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Roger Chapman wrote:

Deposnding on whether there is a pavement on the road, it could be very useful, especially for children needing to take that route.
Normally, fences and walls bordering a public right of way are the responsibility of the land owner, and if a boundary feature has fallen down and is obstructing the right of way, the council can force the landowner to rectify the situation. Similarly, any gate across a public right of way must be left passable by authorised users, so a locked gate is breaking the law, unless there is a stile on a footpath, or some method of bypassing it for traffic entitled to be on the right of way.
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On 19/05/2011 17:01, Roger Chapman wrote:

I spoke too soon. I went out this morning to find a newly installed finger post pointing down my drive. One of several that have suddenly sprouted in this neighbourhood. What a waste of scarce financial resources.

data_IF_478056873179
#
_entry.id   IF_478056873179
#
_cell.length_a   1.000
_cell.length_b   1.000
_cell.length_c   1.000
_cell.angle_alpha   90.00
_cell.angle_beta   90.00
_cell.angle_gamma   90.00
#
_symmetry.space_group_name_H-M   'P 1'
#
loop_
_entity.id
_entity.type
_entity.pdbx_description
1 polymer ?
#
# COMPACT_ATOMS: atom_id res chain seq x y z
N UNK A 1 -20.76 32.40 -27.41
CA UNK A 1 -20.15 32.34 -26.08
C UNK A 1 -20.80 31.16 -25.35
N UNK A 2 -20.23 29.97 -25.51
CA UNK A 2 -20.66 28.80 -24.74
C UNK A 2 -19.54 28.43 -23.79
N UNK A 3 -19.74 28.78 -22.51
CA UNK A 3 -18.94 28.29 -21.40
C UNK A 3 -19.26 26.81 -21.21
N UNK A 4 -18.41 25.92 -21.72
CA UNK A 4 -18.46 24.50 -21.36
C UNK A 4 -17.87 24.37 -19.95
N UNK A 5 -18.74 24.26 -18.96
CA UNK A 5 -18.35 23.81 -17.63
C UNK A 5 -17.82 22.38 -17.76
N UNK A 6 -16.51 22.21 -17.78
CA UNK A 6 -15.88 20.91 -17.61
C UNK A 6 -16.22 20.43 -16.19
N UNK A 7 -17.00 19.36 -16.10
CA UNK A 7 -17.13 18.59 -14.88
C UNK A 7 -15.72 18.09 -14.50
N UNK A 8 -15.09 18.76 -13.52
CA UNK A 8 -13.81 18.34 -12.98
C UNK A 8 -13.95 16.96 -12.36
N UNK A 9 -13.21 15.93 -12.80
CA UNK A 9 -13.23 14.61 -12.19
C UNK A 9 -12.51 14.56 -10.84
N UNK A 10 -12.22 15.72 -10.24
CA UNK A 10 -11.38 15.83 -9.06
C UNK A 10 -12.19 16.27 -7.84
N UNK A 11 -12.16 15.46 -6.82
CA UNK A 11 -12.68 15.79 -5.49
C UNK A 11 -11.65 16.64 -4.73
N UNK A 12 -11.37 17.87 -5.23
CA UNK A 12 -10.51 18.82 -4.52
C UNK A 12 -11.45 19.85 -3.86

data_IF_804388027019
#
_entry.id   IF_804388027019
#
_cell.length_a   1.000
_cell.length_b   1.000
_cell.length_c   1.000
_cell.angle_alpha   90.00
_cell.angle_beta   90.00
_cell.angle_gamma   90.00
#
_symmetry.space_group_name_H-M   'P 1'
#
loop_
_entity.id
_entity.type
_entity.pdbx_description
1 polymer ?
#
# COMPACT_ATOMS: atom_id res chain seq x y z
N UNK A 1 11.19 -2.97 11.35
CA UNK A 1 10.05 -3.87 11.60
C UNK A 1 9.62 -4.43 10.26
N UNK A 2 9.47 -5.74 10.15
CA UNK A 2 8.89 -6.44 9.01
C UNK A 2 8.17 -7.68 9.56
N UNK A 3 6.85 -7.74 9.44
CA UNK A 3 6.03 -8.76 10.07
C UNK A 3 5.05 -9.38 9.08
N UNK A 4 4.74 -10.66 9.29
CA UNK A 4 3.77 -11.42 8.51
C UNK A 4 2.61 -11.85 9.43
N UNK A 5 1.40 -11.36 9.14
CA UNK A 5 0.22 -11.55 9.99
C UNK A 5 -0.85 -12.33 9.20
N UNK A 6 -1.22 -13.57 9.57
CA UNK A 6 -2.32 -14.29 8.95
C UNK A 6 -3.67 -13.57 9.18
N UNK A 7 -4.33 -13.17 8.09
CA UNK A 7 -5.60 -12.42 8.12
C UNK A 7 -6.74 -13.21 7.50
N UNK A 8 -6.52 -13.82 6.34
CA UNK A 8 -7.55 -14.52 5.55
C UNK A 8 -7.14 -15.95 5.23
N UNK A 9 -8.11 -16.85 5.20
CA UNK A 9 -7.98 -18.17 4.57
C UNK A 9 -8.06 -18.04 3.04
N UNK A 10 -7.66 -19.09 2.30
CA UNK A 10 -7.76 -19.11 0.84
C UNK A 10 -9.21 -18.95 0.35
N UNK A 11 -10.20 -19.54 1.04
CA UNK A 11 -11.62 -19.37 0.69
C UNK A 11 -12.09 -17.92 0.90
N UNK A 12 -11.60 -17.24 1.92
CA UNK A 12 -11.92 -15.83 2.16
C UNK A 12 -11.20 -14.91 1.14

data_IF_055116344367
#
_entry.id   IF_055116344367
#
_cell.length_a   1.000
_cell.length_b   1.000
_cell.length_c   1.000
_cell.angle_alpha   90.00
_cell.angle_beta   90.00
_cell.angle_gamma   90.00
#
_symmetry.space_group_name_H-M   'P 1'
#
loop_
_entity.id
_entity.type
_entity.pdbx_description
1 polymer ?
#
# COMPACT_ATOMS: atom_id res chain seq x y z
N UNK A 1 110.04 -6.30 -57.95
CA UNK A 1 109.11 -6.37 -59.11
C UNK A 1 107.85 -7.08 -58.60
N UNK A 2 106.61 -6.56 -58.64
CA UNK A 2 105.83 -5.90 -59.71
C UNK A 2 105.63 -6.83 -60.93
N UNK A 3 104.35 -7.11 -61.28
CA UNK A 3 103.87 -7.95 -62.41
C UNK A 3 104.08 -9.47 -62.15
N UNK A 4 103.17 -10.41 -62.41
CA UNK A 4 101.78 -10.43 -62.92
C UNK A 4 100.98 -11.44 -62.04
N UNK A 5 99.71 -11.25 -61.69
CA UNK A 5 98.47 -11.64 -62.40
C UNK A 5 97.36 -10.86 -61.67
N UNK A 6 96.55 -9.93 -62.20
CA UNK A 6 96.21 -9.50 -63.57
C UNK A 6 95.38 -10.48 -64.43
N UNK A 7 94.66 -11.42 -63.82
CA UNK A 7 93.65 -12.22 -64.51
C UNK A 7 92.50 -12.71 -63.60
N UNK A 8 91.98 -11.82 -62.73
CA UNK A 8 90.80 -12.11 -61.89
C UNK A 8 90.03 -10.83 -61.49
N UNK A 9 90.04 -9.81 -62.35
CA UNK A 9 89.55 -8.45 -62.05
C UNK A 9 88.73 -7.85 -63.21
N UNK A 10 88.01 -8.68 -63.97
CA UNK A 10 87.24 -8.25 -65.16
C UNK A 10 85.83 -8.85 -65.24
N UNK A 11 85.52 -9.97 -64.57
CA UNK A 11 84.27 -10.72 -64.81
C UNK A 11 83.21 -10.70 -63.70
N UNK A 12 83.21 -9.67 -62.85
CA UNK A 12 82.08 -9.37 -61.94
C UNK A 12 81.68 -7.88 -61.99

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Roger Chapman
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Roger Chapman wrote:

Possibly cheaper than the fine for not doing it. Or sponsored by the Ramblers.
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Tciao for Now!

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"Roger Chapman" wrote in message

Good.
I disagree.
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David wrote:

I dont.
We have a PROW that runs from the road to a green lane. It's actual marked position runs up the side of a couple of fields, across a ditch that no one maintains and straight across a field of crops. It is dutifully sprayed off every year by the landowner, resulting in a dull path of either pure mud or hard baked clay between walls of wheat or rape. ..
No one uses it. They use the farm track that parallels it which gets mown for tractor access and so on, is equipped with bridges over the distches and is in every way a better path.
"Why, I asked the now deceased landowner, "do you not simply change it?"